- Make a list of all medications, vitamins or supplements that you're taking.
- Take a family member or friend along, if possible. Sometimes it can be difficult to remember all the information provided to you during an appointment. Someone who accompanies you may remember something that you missed or forgot.
- Be prepared to discuss your diet and exercise habits. If you don't already follow a diet or exercise routine, be ready to talk to your doctor about any challenges you might face in getting started.
- Write down questions to ask your doctor.
Your time with your doctor is limited, so preparing a list of questions will help you make the most of your time together. List your questions from most important to least important in case time runs out. For high blood pressure, some basic questions to ask your doctor include:
- What kinds of tests will I need?
- Do I need any medications?
- What foods should I eat or avoid?
- What's an appropriate level of physical activity?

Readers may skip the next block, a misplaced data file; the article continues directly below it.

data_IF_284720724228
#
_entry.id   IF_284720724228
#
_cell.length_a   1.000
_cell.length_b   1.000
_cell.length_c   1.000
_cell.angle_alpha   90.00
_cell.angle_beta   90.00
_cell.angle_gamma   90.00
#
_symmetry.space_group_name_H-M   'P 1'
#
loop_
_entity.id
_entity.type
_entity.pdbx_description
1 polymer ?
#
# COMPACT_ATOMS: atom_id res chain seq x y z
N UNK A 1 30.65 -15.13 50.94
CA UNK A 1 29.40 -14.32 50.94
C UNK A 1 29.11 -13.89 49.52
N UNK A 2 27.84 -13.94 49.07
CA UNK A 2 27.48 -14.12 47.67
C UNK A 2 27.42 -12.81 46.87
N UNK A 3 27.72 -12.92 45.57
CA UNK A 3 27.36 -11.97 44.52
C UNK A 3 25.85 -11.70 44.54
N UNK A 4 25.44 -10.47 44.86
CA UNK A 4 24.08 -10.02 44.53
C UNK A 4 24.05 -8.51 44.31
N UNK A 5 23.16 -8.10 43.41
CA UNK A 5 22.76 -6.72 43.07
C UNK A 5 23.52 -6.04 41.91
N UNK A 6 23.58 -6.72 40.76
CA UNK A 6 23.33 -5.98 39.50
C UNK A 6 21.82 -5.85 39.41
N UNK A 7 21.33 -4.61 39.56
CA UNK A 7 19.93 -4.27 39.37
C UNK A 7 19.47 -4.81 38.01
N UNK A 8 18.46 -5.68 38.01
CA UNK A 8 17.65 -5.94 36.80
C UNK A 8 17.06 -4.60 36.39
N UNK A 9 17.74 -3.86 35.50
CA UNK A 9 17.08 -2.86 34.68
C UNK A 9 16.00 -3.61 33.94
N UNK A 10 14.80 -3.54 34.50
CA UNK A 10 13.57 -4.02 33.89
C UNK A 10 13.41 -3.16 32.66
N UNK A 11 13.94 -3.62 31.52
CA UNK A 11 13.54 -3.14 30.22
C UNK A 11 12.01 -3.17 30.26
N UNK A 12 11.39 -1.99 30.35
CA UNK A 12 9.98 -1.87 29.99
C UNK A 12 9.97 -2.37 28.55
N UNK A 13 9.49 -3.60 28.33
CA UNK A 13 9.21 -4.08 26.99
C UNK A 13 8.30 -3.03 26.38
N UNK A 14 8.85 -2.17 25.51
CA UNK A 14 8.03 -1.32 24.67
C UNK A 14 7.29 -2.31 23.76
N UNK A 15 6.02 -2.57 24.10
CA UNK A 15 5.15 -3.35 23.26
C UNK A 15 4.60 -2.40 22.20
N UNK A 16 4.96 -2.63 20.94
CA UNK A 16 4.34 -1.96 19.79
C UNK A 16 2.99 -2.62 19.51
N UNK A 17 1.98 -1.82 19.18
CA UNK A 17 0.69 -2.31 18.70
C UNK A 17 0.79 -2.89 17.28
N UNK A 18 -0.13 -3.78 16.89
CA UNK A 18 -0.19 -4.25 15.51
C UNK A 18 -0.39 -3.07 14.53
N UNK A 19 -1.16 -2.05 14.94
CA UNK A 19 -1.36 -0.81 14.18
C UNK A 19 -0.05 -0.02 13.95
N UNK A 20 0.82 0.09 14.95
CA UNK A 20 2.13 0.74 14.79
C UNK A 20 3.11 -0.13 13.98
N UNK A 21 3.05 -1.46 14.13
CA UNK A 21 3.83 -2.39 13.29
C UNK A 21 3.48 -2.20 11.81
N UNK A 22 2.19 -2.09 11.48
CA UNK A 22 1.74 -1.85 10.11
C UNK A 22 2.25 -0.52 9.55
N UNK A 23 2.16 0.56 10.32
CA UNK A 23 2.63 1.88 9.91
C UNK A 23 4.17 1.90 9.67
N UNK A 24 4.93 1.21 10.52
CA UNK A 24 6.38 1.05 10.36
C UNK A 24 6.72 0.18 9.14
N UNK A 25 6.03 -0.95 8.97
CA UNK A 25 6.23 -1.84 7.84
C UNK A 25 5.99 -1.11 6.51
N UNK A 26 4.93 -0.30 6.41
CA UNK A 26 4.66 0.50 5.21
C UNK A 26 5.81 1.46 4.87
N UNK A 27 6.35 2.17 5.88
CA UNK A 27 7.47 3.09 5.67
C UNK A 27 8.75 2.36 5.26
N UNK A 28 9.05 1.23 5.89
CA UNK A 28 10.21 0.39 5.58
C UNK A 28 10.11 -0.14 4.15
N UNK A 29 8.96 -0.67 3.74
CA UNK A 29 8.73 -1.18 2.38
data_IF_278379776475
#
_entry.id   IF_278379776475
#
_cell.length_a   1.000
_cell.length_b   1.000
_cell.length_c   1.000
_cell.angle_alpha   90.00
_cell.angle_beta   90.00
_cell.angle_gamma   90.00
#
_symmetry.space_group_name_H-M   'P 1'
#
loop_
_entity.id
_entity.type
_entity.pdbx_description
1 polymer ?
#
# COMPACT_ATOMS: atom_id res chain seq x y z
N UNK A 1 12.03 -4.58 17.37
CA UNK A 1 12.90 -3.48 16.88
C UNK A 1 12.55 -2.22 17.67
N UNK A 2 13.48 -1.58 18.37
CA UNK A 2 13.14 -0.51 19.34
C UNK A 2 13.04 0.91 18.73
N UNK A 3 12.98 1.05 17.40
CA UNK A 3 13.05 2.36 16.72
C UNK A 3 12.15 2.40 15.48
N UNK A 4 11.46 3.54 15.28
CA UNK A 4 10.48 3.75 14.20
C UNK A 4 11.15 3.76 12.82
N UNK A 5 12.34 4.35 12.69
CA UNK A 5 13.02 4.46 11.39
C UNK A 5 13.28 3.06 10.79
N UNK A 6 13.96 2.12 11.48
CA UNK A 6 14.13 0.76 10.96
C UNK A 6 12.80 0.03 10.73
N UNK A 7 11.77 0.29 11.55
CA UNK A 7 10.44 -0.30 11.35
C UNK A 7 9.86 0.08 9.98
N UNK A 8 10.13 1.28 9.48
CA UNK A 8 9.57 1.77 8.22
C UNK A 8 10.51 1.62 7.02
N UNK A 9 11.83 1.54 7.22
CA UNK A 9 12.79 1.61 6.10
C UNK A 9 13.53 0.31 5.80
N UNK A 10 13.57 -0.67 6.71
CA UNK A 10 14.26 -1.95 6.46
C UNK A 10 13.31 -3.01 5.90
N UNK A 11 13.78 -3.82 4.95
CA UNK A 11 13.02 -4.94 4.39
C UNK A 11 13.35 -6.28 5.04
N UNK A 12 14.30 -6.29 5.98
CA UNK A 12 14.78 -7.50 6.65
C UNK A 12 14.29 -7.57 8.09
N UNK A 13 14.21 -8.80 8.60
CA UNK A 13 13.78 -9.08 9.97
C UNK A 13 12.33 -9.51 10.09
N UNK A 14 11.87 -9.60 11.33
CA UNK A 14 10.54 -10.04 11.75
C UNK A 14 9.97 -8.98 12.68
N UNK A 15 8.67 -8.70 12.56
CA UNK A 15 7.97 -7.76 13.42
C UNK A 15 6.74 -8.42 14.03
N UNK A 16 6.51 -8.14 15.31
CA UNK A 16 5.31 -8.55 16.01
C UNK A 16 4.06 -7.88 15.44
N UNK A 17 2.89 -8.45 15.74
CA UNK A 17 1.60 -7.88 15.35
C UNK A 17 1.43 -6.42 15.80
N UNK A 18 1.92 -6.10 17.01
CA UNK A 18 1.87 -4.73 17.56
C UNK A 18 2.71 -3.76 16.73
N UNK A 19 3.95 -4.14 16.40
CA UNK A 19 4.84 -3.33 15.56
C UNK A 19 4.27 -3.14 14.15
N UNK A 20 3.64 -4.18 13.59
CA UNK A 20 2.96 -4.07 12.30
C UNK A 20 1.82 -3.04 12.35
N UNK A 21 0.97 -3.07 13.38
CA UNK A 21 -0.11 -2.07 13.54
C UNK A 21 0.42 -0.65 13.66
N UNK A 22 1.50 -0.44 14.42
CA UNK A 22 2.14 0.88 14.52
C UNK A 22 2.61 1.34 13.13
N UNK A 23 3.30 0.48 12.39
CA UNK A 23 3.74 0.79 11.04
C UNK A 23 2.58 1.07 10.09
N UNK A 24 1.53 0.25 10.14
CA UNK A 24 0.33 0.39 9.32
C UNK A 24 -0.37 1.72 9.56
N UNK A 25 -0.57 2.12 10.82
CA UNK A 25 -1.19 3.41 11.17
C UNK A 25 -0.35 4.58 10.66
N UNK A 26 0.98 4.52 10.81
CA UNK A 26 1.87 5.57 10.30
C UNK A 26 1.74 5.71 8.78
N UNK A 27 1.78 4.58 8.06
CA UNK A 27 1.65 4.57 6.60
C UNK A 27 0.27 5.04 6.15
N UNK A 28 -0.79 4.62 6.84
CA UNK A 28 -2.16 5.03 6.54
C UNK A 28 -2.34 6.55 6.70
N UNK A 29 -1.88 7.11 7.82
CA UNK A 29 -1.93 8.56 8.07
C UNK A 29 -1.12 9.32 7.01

- How often do I need to schedule appointments to check my blood pressure?
- Should I monitor my blood pressure at home?
- What are the alternatives to the primary approach that you're suggesting?
- I have other health conditions. How can I best manage them together?
- Are there any restrictions that I need to follow?
- Should I see a specialist?
- Is there a generic alternative to the medicine you're prescribing for me?
- Are there any brochures or other printed material that I can take home with me?
- What websites do you recommend visiting?
In addition to the questions that you've prepared to ask your doctor, don't hesitate to ask questions during your appointment at any time that you don't understand something.
What to expect from your doctor
Your doctor is likely to ask you a number of questions. Being ready to answer them may reserve time to go over any points you want to spend more time on. Your doctor may ask:
- Do you have a family history of high cholesterol, high blood pressure or heart disease?
- What are your diet and exercise habits like?
- Do you drink alcohol? How many drinks do you have in a week?
- Do you smoke?
- When did you last have your blood pressure checked? What was your blood pressure measurement then?
What you can do in the meantime
It's never too early to make healthy lifestyle changes, such as quitting smoking, eating healthy foods and becoming more physically active. These are primary lines of defense against high blood pressure and its complications, including heart attack and stroke.